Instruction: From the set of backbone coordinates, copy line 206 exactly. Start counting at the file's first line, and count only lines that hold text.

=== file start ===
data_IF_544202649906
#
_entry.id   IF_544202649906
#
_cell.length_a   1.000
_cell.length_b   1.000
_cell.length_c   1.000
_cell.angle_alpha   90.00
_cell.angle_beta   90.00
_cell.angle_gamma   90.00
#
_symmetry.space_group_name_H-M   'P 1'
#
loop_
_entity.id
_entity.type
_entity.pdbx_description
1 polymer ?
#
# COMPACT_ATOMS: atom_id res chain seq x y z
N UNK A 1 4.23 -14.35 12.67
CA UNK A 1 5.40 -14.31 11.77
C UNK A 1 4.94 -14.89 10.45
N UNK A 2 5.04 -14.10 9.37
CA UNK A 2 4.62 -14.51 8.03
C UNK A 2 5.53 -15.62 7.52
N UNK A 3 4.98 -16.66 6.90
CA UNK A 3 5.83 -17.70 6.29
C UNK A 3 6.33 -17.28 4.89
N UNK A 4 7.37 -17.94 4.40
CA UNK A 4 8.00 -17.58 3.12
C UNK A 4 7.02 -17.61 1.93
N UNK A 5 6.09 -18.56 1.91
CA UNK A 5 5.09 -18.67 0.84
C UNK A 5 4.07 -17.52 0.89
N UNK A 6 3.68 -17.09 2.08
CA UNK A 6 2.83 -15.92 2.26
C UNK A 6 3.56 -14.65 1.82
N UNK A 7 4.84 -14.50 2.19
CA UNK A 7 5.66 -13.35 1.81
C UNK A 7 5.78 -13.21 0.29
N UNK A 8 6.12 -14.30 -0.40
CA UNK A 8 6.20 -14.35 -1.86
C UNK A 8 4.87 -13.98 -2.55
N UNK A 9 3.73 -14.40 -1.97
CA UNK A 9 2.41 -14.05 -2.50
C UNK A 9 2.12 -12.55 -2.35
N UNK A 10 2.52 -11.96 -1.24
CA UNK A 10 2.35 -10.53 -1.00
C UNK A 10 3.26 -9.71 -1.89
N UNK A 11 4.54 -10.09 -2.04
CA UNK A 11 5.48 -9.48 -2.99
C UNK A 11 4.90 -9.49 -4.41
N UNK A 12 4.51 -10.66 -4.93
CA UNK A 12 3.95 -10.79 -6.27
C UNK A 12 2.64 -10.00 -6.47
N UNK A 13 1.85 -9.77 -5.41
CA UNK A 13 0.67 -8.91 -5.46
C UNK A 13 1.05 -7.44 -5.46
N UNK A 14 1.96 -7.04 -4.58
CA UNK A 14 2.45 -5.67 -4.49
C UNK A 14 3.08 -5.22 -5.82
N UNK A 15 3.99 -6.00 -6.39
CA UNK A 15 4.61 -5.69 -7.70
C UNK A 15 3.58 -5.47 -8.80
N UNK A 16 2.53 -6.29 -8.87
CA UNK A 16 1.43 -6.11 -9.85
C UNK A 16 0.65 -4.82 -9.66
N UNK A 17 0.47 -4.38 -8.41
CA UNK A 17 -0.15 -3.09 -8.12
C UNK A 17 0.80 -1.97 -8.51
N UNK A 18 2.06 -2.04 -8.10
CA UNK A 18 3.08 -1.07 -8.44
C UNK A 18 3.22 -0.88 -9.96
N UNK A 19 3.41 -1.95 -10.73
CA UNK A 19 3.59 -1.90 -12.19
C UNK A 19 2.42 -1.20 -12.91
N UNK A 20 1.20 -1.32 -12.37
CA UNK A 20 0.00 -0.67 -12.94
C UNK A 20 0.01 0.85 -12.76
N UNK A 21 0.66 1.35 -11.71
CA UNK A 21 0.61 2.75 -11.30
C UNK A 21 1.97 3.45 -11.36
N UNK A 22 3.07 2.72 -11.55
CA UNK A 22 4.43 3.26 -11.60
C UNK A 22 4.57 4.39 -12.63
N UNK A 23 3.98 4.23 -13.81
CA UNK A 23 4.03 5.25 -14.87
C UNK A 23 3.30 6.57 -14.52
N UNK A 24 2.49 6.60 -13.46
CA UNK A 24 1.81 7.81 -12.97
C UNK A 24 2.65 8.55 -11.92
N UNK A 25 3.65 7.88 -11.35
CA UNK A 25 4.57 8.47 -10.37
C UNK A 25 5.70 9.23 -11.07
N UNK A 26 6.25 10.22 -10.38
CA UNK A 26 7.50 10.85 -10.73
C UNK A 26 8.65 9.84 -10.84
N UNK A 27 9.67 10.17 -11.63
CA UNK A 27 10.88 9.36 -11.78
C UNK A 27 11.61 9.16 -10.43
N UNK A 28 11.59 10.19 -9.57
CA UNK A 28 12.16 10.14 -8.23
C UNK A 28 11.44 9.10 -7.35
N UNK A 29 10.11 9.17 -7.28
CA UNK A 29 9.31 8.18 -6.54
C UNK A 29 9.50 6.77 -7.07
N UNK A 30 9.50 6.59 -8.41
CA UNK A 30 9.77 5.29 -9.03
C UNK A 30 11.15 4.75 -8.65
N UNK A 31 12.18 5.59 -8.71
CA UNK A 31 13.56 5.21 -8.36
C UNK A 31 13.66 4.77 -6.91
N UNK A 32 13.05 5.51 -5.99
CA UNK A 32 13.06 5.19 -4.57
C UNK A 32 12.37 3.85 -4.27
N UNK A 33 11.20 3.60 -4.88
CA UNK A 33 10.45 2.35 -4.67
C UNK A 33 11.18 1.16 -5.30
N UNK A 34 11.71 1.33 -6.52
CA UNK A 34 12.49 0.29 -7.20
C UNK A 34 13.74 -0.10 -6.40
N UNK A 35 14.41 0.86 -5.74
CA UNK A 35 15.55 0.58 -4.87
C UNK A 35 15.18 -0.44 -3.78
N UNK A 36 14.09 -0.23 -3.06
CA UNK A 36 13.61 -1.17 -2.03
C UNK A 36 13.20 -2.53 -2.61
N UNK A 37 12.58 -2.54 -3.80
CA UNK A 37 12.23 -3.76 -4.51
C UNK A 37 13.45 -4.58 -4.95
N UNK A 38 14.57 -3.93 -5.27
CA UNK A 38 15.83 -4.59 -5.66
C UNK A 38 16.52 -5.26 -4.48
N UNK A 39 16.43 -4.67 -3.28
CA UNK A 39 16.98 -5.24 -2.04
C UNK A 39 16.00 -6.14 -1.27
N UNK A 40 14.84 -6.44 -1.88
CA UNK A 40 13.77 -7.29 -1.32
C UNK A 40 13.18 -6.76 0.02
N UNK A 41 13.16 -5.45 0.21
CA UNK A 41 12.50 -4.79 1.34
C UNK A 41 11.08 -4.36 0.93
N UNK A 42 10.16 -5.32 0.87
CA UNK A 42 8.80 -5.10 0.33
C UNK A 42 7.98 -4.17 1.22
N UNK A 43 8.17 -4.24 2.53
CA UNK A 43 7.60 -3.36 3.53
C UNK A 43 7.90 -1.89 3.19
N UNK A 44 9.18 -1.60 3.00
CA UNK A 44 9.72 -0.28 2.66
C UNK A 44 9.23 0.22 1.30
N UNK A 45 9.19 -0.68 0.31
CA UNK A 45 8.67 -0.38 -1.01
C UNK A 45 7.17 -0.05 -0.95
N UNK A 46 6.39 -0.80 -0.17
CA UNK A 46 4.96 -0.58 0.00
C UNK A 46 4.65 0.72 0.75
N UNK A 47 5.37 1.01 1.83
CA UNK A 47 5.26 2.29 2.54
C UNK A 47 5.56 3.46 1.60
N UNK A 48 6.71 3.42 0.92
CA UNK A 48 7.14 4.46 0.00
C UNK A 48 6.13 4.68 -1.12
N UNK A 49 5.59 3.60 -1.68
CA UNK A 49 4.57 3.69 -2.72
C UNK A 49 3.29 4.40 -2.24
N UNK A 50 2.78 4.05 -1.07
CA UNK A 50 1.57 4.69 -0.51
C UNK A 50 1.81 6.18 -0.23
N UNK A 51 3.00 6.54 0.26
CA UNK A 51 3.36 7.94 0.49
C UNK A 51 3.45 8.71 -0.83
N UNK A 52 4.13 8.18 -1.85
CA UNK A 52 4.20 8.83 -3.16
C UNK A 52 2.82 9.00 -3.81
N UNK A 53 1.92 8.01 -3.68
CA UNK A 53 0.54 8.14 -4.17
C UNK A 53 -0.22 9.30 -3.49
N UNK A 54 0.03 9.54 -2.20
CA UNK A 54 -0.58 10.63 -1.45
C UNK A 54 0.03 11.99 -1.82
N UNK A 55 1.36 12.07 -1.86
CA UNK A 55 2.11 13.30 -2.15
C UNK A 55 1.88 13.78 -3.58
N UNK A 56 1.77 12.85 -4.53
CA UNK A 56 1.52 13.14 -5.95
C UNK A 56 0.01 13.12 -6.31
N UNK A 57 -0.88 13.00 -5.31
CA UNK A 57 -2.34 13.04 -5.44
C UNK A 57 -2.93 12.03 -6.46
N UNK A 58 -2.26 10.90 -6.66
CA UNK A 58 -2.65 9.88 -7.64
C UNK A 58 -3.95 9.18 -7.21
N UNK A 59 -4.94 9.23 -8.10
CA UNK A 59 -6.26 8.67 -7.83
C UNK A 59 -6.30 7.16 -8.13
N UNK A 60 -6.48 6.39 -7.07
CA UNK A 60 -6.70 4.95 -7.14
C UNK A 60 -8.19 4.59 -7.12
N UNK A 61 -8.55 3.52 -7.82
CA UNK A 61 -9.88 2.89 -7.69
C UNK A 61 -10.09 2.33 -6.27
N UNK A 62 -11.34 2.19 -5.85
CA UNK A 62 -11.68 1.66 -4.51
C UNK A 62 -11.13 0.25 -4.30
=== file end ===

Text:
C UNK A 62 -11.13 0.25 -4.30